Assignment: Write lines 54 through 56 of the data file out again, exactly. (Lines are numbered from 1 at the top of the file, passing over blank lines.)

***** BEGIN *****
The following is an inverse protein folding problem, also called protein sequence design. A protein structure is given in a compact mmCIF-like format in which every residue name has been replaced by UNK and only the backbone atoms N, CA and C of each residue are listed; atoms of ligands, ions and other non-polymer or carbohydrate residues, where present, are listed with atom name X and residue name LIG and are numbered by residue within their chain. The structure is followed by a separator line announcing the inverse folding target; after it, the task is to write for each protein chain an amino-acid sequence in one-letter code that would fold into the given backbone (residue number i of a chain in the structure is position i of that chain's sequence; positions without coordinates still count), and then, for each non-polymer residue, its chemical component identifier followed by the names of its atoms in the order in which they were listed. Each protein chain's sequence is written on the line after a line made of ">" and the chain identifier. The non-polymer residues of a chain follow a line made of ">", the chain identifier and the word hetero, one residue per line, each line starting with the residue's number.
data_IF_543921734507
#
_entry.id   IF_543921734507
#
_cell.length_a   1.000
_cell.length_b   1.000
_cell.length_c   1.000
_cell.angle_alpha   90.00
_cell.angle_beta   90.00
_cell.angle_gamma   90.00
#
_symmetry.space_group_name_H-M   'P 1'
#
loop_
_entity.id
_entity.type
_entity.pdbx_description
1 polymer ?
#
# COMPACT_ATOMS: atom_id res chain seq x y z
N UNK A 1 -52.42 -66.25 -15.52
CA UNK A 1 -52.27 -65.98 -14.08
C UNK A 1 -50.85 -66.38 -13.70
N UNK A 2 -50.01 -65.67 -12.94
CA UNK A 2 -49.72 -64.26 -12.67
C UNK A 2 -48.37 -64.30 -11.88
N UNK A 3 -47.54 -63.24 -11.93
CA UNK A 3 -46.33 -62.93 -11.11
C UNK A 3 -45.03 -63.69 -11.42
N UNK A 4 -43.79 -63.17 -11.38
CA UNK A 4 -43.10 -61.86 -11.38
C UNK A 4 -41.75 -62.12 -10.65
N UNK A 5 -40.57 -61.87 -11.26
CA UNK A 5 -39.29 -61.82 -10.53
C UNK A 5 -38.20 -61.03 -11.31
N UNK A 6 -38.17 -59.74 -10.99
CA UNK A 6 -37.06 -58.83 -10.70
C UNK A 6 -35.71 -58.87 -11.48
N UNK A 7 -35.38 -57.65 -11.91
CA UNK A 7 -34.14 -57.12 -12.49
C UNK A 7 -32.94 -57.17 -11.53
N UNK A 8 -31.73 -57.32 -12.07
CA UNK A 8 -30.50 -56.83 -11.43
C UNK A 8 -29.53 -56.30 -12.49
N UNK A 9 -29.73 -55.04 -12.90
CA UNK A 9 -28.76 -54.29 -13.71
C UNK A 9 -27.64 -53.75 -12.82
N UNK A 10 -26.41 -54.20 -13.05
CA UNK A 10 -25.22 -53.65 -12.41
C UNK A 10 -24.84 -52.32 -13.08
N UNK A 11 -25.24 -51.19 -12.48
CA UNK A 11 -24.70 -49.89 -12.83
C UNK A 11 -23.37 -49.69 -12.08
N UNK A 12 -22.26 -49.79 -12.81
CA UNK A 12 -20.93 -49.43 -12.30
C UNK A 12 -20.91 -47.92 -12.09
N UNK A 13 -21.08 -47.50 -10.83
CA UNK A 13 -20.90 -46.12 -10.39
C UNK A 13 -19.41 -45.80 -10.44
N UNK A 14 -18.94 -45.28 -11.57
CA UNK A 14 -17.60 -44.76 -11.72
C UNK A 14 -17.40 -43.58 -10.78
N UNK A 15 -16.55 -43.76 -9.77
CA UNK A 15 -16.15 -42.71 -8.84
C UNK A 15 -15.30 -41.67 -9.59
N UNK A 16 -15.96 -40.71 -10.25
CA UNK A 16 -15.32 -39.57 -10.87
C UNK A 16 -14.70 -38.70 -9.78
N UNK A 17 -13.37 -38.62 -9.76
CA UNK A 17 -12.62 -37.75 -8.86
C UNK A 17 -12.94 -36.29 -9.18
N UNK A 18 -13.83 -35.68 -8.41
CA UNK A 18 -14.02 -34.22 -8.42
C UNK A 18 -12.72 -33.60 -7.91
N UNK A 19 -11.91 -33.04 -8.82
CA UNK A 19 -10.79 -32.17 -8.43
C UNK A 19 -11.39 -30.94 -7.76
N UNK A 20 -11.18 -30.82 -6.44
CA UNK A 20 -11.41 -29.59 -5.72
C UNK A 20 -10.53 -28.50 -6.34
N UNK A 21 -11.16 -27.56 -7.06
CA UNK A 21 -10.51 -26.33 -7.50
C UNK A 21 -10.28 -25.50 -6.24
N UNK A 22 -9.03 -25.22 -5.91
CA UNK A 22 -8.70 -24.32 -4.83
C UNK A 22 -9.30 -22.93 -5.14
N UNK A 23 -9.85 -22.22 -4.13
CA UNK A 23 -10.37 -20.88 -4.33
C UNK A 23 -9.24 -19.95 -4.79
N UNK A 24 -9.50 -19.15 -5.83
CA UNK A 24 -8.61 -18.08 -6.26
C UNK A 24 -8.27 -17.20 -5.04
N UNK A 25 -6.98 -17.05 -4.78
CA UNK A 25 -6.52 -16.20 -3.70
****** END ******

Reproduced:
C UNK A 11 -23.37 -49.69 -12.08
N UNK A 12 -22.26 -49.79 -12.81
CA UNK A 12 -20.93 -49.43 -12.30